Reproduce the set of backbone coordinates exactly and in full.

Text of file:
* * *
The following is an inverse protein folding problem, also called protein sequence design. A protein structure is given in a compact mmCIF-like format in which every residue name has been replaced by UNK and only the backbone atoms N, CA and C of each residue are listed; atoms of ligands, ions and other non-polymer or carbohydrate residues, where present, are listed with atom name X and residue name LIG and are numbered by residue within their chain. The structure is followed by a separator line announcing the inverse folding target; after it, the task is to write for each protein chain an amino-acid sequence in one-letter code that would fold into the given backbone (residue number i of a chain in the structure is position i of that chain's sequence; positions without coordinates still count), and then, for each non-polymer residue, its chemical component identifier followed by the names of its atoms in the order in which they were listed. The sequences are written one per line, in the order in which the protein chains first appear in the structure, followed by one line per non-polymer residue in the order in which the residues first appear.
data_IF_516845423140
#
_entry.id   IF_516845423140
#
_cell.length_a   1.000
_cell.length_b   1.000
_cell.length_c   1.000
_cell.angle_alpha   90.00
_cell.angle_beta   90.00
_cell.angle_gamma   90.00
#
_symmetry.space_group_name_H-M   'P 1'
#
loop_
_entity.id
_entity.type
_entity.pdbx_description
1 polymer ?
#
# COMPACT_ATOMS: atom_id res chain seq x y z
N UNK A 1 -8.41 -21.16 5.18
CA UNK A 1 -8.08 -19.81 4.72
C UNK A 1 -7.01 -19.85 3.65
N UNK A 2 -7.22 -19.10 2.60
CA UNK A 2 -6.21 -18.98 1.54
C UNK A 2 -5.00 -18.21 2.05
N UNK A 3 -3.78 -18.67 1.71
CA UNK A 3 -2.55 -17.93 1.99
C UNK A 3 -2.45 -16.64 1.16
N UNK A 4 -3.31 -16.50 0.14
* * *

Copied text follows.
The following is an inverse protein folding problem, also called protein sequence design. A protein structure is given in a compact mmCIF-like format in which every residue name has been replaced by UNK and only the backbone atoms N, CA and C of each residue are listed; atoms of ligands, ions and other non-polymer or carbohydrate residues, where present, are listed with atom name X and residue name LIG and are numbered by residue within their chain. The structure is followed by a separator line announcing the inverse folding target; after it, the task is to write for each protein chain an amino-acid sequence in one-letter code that would fold into the given backbone (residue number i of a chain in the structure is position i of that chain's sequence; positions without coordinates still count), and then, for each non-polymer residue, its chemical component identifier followed by the names of its atoms in the order in which they were listed. The sequences are written one per line, in the order in which the protein chains first appear in the structure, followed by one line per non-polymer residue in the order in which the residues first appear.
data_IF_516845423140
#
_entry.id   IF_516845423140
#
_cell.length_a   1.000
_cell.length_b   1.000
_cell.length_c   1.000
_cell.angle_alpha   90.00
_cell.angle_beta   90.00
_cell.angle_gamma   90.00
#
_symmetry.space_group_name_H-M   'P 1'
#
loop_
_entity.id
_entity.type
_entity.pdbx_description
1 polymer ?
#
# COMPACT_ATOMS: atom_id res chain seq x y z
N UNK A 1 -8.41 -21.16 5.18
CA UNK A 1 -8.08 -19.81 4.72
C UNK A 1 -7.01 -19.85 3.65
N UNK A 2 -7.22 -19.10 2.60
CA UNK A 2 -6.21 -18.98 1.54
C UNK A 2 -5.00 -18.21 2.05
N UNK A 3 -3.78 -18.67 1.71
CA UNK A 3 -2.55 -17.93 1.99
C UNK A 3 -2.45 -16.64 1.16
N UNK A 4 -3.31 -16.50 0.14